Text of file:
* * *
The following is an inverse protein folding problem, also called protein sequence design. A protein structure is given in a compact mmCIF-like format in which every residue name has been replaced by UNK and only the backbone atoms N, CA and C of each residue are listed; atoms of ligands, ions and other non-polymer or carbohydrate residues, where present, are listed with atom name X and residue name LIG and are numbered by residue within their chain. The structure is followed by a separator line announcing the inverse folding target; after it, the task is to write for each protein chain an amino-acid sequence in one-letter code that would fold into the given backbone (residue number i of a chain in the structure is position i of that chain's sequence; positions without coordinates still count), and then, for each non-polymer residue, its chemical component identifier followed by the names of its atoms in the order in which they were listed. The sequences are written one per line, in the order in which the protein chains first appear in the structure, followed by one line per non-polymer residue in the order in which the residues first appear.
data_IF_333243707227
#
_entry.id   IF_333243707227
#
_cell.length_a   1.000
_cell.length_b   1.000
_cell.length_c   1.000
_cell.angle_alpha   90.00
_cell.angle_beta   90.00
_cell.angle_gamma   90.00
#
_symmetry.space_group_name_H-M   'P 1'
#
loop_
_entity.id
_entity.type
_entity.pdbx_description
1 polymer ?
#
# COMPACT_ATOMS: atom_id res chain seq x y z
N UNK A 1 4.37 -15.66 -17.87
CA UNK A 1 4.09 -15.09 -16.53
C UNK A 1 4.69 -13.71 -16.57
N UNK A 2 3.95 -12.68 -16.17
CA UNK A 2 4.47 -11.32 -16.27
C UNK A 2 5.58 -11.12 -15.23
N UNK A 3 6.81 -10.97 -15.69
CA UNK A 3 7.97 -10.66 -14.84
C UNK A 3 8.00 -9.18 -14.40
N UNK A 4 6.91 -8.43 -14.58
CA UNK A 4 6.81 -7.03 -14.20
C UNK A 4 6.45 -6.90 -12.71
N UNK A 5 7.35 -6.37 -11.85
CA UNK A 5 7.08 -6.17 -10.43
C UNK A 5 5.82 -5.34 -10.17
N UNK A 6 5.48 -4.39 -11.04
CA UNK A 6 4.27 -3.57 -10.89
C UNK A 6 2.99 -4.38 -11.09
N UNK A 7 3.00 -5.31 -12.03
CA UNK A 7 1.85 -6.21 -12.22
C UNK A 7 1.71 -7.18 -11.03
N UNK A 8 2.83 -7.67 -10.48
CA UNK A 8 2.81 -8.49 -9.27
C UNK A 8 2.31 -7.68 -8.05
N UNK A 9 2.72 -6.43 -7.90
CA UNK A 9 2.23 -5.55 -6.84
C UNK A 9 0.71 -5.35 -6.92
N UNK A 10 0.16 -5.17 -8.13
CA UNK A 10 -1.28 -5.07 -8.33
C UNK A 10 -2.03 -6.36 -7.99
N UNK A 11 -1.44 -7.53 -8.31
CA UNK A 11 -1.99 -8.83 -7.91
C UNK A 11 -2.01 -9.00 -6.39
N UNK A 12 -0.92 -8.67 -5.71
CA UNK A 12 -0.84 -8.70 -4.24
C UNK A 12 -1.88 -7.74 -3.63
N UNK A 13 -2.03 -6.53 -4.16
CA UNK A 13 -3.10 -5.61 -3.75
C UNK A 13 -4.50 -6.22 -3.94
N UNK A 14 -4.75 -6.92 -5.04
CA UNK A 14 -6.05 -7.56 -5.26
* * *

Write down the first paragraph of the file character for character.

The following is an inverse protein folding problem, also called protein sequence design. A protein structure is given in a compact mmCIF-like format in which every residue name has been replaced by UNK and only the backbone atoms N, CA and C of each residue are listed; atoms of ligands, ions and other non-polymer or carbohydrate residues, where present, are listed with atom name X and residue name LIG and are numbered by residue within their chain. The structure is followed by a separator line announcing the inverse folding target; after it, the task is to write for each protein chain an amino-acid sequence in one-letter code that would fold into the given backbone (residue number i of a chain in the structure is position i of that chain's sequence; positions without coordinates still count), and then, for each non-polymer residue, its chemical component identifier followed by the names of its atoms in the order in which they were listed. The sequences are written one per line, in the order in which the protein chains first appear in the structure, followed by one line per non-polymer residue in the order in which the residues first appear.